The best of 2012: TV
Time Out's TV team nominates its favourite shows of 2012
The year in TV may be ending in depressing fashion as the fallout from the Savile affair continues, but this year provided more than just the Olympics to stir the heart on the small screen. Drama (most memorably, 'Homeland') and comedy ('The Cricklewood Greats', the return of Alan Partridge) both performed well, while we saw a wave of insightful and provocative documentaries hit just as the cuts really began to bite.
With 2012 drawing to a close, Time Out's TV team have chosen their personal highlights of the last twelve months (and two absolute stinkers).
But it's not all about us: we also want your views. What were your TV highlights of 2012? Do you agree with our choices? Let us know by using the comments form below.
The best of TV in 2012
Let’s forget its recent failings: the first season-and-a-half dared to confront some unpalatable ethical dilemmas and concocted a alchemical blend of gripping drama, psychological complexity and Mandy Patinkin’s luxuriant beard.
London 2012 Olympics: Super Saturday (BBC1)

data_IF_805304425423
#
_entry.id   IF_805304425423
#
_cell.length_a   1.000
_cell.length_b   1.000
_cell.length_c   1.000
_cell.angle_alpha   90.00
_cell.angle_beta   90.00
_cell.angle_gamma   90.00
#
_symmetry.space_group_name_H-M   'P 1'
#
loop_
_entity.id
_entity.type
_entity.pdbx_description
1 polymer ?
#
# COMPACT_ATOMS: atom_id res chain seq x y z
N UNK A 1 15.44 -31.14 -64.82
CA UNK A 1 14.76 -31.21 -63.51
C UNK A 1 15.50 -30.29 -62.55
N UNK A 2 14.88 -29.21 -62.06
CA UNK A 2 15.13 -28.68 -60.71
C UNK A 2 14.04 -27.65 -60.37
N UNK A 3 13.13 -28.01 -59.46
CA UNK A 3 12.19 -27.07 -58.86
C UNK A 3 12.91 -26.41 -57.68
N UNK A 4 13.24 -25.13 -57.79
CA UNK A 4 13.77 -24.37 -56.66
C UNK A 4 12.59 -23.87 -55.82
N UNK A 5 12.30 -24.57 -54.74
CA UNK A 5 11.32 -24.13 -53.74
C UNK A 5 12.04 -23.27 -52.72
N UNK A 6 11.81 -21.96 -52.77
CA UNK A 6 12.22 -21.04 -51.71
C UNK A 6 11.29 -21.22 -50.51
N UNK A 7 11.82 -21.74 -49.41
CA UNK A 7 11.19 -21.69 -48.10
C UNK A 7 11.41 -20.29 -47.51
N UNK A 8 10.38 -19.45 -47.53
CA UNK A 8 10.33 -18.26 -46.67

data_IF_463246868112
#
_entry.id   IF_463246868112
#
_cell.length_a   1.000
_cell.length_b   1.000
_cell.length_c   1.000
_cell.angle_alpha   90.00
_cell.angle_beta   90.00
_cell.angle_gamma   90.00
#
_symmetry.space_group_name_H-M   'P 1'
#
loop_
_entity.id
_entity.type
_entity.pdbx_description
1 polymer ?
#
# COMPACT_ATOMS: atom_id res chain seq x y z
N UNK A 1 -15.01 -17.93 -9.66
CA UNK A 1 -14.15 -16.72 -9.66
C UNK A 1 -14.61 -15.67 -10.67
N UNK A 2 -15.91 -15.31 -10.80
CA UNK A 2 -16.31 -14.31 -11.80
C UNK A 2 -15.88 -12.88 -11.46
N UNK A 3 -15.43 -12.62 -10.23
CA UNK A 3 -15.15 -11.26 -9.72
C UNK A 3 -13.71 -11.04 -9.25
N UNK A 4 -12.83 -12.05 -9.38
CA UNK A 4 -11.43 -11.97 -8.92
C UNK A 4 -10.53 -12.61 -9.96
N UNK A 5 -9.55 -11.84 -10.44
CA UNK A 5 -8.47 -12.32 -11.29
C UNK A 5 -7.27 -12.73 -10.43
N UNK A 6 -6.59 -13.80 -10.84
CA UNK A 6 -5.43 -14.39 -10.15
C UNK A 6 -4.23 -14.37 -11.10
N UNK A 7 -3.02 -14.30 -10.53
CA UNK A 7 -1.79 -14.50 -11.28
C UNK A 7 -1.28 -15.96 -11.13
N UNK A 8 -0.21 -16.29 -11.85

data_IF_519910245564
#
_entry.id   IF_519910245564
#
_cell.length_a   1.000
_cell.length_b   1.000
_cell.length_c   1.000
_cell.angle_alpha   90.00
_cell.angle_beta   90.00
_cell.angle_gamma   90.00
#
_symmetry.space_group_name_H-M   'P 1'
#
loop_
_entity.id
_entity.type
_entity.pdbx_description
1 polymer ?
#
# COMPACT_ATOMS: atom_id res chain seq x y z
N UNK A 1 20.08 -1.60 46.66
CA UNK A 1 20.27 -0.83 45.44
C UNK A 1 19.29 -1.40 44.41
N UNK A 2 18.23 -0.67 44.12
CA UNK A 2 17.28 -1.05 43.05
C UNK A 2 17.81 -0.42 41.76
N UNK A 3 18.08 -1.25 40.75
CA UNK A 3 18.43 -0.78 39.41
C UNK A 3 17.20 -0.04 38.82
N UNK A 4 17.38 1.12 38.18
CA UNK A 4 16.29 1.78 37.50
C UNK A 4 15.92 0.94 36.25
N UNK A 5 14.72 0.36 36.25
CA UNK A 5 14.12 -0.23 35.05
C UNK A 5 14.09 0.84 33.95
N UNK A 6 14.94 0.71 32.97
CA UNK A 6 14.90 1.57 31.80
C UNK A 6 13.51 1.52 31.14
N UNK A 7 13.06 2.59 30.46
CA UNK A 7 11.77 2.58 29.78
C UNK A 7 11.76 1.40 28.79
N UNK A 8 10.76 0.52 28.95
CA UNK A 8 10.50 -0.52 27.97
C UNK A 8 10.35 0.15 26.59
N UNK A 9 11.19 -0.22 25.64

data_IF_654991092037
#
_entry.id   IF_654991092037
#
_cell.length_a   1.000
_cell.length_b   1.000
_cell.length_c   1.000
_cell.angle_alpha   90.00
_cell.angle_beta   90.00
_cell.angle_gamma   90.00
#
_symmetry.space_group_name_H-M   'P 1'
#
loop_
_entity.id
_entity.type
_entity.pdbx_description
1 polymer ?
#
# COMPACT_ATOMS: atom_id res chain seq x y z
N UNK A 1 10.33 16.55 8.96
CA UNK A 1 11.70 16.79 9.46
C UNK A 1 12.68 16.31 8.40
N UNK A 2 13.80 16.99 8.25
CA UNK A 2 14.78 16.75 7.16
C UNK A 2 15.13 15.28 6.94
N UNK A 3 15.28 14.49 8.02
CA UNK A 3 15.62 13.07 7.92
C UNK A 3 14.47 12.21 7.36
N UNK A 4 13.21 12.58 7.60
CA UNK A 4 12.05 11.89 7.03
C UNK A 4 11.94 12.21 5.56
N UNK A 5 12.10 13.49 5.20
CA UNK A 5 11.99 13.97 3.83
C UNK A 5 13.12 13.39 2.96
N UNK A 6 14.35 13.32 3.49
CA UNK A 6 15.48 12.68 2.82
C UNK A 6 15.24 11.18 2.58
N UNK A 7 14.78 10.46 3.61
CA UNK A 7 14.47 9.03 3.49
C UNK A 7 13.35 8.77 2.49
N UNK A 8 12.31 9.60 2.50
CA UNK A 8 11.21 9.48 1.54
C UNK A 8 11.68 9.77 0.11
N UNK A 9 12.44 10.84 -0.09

For heart-thumping, fist-pumping, aneurysm-inducing tension then blissful release, the Ennis-Rutherford-Farah triple-header pipped Murray, Aguero and the Ryder Cup as the highlight of an extraordinary sporting year.
The Cricklewood Greats (BBC4)
‘Don’t Mind If I Do!’. ‘Clog Capers of 1932’. ‘Breasts of the Vampire’. In an ideal world, these films would exist. In Peter Capaldi’s imagined history of a British studio, they do. A poised, funny and affectionate spoof of a cottage industry and entire genre of documentary-making.
In the Best Possible Taste (C4)
With only an array of babydoll dresses, a filthy laugh and a dream, Grrayson Perry dissected the modern British class system in a three-part series (and tapestry) that neither patronised nor alienated those whose lives he depicted.
Why Poverty? (BBC2 & BBC4)
In a grim year for the BBC, a season of provocative, powerful documentaries about global inequality, commissioned from around the world, showcased the corporation at its considerable best.
The worst of TV in 2012
The Jimmy Savile affair (BBC & ITV)
Pioneering TV journalism lay at its heart, but this dismal affair can only reflect badly on the organisation – and, by extension, industry – that allowed apparently systematic abuse to take place for so many years.